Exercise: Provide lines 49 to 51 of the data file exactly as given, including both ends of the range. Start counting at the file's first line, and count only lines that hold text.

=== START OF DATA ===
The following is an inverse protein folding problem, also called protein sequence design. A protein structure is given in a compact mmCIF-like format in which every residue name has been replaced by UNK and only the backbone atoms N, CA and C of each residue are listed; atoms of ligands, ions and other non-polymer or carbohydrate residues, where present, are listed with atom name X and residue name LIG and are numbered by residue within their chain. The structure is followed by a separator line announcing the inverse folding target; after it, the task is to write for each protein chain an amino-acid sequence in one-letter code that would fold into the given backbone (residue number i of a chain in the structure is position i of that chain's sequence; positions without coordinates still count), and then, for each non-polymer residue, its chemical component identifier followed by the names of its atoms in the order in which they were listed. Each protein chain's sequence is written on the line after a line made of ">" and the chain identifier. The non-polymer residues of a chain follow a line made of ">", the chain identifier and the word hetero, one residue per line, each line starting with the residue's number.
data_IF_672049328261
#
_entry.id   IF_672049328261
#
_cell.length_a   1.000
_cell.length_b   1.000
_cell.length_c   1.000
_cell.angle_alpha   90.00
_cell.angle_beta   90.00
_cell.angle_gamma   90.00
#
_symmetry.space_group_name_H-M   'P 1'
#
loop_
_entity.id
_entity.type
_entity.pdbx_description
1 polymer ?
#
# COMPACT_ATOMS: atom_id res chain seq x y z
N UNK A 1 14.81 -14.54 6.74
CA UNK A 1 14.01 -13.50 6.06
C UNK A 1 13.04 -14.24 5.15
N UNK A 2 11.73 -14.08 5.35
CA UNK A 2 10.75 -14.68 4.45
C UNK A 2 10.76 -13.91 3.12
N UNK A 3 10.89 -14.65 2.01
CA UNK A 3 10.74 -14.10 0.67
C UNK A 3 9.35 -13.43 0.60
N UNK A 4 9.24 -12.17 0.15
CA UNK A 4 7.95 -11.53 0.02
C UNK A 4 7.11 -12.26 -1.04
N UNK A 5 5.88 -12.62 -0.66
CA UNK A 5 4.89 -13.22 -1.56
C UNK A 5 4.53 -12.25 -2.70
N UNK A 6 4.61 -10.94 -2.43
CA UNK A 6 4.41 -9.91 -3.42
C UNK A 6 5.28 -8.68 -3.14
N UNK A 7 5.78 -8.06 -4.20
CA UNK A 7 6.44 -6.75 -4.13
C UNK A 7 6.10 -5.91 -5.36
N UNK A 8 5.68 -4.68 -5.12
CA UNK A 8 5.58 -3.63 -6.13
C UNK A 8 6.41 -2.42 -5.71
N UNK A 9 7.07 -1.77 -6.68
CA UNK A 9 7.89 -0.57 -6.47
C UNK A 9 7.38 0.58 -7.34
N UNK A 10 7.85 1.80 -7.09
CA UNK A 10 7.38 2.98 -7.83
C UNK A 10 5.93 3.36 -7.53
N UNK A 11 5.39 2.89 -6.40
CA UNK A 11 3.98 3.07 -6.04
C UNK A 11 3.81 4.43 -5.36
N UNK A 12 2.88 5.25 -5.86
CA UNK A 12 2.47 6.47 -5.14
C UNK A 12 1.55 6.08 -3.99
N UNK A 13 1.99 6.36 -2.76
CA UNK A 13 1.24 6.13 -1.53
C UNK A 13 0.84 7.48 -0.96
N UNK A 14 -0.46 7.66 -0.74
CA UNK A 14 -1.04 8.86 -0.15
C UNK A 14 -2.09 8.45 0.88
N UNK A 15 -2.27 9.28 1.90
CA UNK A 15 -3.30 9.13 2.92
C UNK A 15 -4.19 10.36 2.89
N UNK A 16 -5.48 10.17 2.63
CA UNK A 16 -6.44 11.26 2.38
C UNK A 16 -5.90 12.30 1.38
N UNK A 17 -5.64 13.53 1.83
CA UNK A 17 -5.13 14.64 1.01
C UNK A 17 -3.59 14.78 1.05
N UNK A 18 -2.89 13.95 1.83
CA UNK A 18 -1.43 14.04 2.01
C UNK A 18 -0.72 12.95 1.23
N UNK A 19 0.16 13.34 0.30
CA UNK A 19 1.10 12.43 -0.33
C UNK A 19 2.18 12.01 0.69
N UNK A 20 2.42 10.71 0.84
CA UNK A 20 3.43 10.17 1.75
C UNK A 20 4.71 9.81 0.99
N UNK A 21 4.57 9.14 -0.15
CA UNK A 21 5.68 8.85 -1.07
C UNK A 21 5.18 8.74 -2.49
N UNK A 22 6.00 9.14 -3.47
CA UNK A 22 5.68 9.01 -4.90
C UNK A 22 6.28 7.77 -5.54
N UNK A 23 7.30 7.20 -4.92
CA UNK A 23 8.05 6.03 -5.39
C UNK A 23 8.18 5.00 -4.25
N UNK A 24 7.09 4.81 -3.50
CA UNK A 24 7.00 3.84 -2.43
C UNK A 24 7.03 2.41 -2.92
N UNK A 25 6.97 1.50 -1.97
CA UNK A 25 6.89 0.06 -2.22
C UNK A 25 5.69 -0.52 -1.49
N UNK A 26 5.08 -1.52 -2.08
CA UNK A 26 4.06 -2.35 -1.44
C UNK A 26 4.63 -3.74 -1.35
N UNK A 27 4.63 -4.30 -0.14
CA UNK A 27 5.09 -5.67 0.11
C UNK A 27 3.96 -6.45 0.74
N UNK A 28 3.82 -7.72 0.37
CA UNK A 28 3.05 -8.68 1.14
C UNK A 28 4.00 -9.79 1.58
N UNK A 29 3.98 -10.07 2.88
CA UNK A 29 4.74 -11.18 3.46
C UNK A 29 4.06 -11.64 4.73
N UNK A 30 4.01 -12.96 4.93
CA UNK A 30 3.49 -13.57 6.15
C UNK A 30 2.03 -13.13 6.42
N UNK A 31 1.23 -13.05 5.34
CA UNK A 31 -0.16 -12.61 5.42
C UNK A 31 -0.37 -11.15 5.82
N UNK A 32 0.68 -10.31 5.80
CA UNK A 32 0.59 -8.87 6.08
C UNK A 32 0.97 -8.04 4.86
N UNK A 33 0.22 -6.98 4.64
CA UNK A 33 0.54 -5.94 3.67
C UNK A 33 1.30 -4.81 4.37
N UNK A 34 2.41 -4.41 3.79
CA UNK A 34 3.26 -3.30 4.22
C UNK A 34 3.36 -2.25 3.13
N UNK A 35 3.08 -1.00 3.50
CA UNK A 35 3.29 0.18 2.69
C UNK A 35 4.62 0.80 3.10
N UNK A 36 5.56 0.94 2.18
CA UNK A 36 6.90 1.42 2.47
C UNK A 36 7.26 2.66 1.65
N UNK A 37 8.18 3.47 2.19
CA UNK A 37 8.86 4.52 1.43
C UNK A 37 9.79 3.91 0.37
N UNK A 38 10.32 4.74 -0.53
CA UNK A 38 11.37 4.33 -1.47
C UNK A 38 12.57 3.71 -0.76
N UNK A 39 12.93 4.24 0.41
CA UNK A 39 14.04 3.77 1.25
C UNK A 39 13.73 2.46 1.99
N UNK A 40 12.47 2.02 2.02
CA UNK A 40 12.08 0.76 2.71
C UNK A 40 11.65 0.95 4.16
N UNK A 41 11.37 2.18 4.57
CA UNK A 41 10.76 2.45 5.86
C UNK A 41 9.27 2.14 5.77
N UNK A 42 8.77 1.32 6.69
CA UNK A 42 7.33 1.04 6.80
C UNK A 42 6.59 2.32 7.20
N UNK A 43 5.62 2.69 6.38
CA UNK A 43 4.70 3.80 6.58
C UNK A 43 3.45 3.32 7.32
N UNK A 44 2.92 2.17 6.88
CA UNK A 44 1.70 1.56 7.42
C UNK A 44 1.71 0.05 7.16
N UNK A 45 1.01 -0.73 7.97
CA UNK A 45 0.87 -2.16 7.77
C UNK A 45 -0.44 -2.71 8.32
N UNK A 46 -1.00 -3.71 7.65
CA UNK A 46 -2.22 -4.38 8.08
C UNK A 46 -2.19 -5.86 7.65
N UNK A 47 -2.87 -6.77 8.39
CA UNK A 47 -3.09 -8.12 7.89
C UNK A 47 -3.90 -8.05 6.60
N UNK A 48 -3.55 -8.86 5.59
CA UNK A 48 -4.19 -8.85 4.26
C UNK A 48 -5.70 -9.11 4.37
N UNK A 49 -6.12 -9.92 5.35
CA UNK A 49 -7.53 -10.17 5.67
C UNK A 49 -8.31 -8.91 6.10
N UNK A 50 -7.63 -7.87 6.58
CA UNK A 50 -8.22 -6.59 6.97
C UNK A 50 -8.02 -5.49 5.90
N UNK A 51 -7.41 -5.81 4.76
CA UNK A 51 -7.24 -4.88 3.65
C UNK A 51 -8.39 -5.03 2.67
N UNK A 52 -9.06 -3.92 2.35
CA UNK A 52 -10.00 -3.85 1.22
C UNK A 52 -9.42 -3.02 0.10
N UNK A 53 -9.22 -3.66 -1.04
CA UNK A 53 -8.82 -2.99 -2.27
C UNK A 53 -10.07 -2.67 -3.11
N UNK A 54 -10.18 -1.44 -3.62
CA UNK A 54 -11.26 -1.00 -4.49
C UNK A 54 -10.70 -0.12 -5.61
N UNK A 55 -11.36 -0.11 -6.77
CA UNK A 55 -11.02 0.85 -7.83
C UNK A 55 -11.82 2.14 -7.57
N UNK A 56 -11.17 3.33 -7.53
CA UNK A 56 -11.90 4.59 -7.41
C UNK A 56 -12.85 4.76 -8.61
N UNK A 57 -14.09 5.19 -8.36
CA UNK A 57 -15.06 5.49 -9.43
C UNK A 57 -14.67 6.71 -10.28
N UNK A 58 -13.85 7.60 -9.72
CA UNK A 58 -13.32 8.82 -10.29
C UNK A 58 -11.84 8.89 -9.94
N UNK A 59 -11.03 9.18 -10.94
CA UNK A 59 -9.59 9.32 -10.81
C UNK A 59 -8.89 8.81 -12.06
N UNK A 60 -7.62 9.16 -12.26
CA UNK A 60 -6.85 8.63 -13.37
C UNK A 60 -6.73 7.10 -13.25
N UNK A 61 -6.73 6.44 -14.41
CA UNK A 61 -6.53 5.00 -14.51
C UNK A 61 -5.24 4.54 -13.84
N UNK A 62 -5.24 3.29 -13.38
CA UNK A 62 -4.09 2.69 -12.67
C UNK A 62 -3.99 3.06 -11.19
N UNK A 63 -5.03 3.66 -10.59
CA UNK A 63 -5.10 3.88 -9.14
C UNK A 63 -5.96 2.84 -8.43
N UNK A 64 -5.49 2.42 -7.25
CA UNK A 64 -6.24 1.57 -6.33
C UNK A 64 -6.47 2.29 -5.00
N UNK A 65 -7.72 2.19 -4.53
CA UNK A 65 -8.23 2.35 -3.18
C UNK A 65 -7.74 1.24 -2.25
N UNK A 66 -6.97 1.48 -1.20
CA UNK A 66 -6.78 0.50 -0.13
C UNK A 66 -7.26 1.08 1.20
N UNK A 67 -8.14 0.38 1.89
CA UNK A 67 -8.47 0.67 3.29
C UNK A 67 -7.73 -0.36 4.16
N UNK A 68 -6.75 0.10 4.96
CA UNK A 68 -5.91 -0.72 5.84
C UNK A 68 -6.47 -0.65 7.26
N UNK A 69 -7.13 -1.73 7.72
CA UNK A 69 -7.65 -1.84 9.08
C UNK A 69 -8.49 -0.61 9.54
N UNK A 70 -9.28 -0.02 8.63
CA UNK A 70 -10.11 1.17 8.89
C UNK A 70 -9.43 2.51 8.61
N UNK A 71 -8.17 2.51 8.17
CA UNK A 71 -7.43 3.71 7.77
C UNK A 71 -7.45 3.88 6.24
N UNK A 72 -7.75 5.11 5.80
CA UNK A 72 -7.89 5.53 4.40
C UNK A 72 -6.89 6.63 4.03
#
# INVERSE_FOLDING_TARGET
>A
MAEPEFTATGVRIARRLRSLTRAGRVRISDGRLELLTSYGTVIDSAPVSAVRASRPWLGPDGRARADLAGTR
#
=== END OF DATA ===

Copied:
N UNK A 10 7.85 1.80 -7.09
CA UNK A 10 7.38 2.98 -7.83
C UNK A 10 5.93 3.36 -7.53